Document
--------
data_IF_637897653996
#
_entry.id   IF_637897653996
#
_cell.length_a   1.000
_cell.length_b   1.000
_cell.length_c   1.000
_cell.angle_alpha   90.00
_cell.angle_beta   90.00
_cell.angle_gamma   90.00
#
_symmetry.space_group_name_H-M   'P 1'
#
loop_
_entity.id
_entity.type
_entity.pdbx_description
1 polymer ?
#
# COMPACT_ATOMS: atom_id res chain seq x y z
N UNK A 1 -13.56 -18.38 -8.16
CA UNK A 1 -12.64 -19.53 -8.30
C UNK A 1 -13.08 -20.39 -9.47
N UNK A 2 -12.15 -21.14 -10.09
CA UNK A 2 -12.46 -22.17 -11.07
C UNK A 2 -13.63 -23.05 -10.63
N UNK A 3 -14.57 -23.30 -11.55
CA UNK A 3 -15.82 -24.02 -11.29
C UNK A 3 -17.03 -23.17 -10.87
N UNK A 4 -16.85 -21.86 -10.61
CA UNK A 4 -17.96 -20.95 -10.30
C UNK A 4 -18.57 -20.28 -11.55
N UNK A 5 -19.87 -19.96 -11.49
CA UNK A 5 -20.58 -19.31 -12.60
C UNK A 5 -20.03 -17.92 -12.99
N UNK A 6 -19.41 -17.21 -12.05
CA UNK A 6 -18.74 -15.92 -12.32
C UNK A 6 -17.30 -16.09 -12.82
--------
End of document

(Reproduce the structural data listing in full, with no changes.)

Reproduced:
data_IF_637897653996
#
_entry.id   IF_637897653996
#
_cell.length_a   1.000
_cell.length_b   1.000
_cell.length_c   1.000
_cell.angle_alpha   90.00
_cell.angle_beta   90.00
_cell.angle_gamma   90.00
#
_symmetry.space_group_name_H-M   'P 1'
#
loop_
_entity.id
_entity.type
_entity.pdbx_description
1 polymer ?
#
# COMPACT_ATOMS: atom_id res chain seq x y z
N UNK A 1 -13.56 -18.38 -8.16
CA UNK A 1 -12.64 -19.53 -8.30
C UNK A 1 -13.08 -20.39 -9.47
N UNK A 2 -12.15 -21.14 -10.09
CA UNK A 2 -12.46 -22.17 -11.07
C UNK A 2 -13.63 -23.05 -10.63
N UNK A 3 -14.57 -23.30 -11.55
CA UNK A 3 -15.82 -24.02 -11.29
C UNK A 3 -17.03 -23.17 -10.87
N UNK A 4 -16.85 -21.86 -10.61
CA UNK A 4 -17.96 -20.95 -10.30
C UNK A 4 -18.57 -20.28 -11.55
N UNK A 5 -19.87 -19.96 -11.49
CA UNK A 5 -20.58 -19.31 -12.60
C UNK A 5 -20.03 -17.92 -12.99
N UNK A 6 -19.41 -17.21 -12.05
CA UNK A 6 -18.74 -15.92 -12.32
C UNK A 6 -17.30 -16.09 -12.82